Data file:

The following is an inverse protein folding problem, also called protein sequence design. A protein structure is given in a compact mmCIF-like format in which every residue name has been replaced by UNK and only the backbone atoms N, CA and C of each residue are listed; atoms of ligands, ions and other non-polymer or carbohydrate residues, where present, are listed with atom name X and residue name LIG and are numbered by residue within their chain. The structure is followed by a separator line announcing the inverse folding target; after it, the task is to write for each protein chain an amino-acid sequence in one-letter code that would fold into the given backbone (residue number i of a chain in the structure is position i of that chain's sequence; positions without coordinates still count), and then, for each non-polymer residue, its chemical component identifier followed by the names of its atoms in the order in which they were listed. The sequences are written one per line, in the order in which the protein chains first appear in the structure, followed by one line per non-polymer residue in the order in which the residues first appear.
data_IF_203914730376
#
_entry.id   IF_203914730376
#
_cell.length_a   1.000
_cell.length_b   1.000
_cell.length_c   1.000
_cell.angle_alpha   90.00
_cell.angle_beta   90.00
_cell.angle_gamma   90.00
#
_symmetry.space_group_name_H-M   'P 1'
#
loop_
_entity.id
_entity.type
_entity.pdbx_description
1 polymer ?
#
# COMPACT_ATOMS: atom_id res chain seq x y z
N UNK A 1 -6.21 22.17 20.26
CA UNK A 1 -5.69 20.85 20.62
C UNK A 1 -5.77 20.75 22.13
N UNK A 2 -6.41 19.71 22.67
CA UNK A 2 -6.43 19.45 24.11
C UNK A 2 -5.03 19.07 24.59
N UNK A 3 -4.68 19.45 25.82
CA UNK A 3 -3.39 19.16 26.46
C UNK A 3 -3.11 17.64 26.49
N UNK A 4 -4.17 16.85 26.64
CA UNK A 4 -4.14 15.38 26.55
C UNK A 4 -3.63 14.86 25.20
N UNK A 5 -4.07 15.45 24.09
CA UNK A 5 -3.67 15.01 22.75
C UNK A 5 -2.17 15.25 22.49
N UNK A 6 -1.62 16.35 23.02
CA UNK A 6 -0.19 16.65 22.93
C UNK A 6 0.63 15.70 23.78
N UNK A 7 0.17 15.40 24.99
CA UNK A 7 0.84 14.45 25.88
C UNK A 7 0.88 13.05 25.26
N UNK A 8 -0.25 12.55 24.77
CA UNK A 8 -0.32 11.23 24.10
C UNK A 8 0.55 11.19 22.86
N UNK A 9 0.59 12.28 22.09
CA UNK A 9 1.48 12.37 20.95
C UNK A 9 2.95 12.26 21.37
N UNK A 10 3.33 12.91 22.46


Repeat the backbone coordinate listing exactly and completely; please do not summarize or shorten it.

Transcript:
The following is an inverse protein folding problem, also called protein sequence design. A protein structure is given in a compact mmCIF-like format in which every residue name has been replaced by UNK and only the backbone atoms N, CA and C of each residue are listed; atoms of ligands, ions and other non-polymer or carbohydrate residues, where present, are listed with atom name X and residue name LIG and are numbered by residue within their chain. The structure is followed by a separator line announcing the inverse folding target; after it, the task is to write for each protein chain an amino-acid sequence in one-letter code that would fold into the given backbone (residue number i of a chain in the structure is position i of that chain's sequence; positions without coordinates still count), and then, for each non-polymer residue, its chemical component identifier followed by the names of its atoms in the order in which they were listed. The sequences are written one per line, in the order in which the protein chains first appear in the structure, followed by one line per non-polymer residue in the order in which the residues first appear.
data_IF_203914730376
#
_entry.id   IF_203914730376
#
_cell.length_a   1.000
_cell.length_b   1.000
_cell.length_c   1.000
_cell.angle_alpha   90.00
_cell.angle_beta   90.00
_cell.angle_gamma   90.00
#
_symmetry.space_group_name_H-M   'P 1'
#
loop_
_entity.id
_entity.type
_entity.pdbx_description
1 polymer ?
#
# COMPACT_ATOMS: atom_id res chain seq x y z
N UNK A 1 -6.21 22.17 20.26
CA UNK A 1 -5.69 20.85 20.62
C UNK A 1 -5.77 20.75 22.13
N UNK A 2 -6.41 19.71 22.67
CA UNK A 2 -6.43 19.45 24.11
C UNK A 2 -5.03 19.07 24.59
N UNK A 3 -4.68 19.45 25.82
CA UNK A 3 -3.39 19.16 26.46
C UNK A 3 -3.11 17.64 26.49
N UNK A 4 -4.17 16.85 26.64
CA UNK A 4 -4.14 15.38 26.55
C UNK A 4 -3.63 14.86 25.20
N UNK A 5 -4.07 15.45 24.09
CA UNK A 5 -3.67 15.01 22.75
C UNK A 5 -2.17 15.25 22.49
N UNK A 6 -1.62 16.35 23.02
CA UNK A 6 -0.19 16.65 22.93
C UNK A 6 0.63 15.70 23.78
N UNK A 7 0.17 15.40 24.99
CA UNK A 7 0.84 14.45 25.88
C UNK A 7 0.88 13.05 25.26
N UNK A 8 -0.25 12.55 24.77
CA UNK A 8 -0.32 11.23 24.10
C UNK A 8 0.55 11.19 22.86
N UNK A 9 0.59 12.28 22.09
CA UNK A 9 1.48 12.37 20.95
C UNK A 9 2.95 12.26 21.37
N UNK A 10 3.33 12.91 22.46